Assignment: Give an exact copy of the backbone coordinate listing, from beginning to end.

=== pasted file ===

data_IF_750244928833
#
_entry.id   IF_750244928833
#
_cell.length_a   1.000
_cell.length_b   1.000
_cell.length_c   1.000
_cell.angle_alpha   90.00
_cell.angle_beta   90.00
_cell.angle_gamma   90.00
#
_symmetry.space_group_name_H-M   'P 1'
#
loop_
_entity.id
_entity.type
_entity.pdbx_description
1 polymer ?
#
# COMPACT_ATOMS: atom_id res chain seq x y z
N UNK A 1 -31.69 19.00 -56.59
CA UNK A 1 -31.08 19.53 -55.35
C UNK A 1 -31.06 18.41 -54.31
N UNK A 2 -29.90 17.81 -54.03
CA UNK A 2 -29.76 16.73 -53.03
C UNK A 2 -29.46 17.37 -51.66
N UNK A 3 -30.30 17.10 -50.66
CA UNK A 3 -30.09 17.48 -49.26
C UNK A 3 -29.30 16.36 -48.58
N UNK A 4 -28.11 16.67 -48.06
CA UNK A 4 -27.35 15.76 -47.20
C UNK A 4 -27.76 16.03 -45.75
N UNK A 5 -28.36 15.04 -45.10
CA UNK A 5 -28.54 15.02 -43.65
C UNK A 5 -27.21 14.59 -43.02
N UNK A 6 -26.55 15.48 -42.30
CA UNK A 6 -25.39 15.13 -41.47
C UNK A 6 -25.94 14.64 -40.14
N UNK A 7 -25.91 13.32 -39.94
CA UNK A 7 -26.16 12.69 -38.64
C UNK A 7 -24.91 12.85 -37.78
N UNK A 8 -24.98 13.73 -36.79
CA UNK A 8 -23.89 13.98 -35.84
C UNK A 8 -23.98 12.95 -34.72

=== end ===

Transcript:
data_IF_750244928833
#
_entry.id   IF_750244928833
#
_cell.length_a   1.000
_cell.length_b   1.000
_cell.length_c   1.000
_cell.angle_alpha   90.00
_cell.angle_beta   90.00
_cell.angle_gamma   90.00
#
_symmetry.space_group_name_H-M   'P 1'
#
loop_
_entity.id
_entity.type
_entity.pdbx_description
1 polymer ?
#
# COMPACT_ATOMS: atom_id res chain seq x y z
N UNK A 1 -31.69 19.00 -56.59
CA UNK A 1 -31.08 19.53 -55.35
C UNK A 1 -31.06 18.41 -54.31
N UNK A 2 -29.90 17.81 -54.03
CA UNK A 2 -29.76 16.73 -53.03
C UNK A 2 -29.46 17.37 -51.66
N UNK A 3 -30.30 17.10 -50.66
CA UNK A 3 -30.09 17.48 -49.26
C UNK A 3 -29.30 16.36 -48.58
N UNK A 4 -28.11 16.67 -48.06
CA UNK A 4 -27.35 15.76 -47.20
C UNK A 4 -27.76 16.03 -45.75
N UNK A 5 -28.36 15.04 -45.10
CA UNK A 5 -28.54 15.02 -43.65
C UNK A 5 -27.21 14.59 -43.02
N UNK A 6 -26.55 15.48 -42.30
CA UNK A 6 -25.39 15.13 -41.47
C UNK A 6 -25.94 14.64 -40.14
N UNK A 7 -25.91 13.32 -39.94
CA UNK A 7 -26.16 12.69 -38.64
C UNK A 7 -24.91 12.85 -37.78
N UNK A 8 -24.98 13.73 -36.79
CA UNK A 8 -23.89 13.98 -35.84
C UNK A 8 -23.98 12.95 -34.72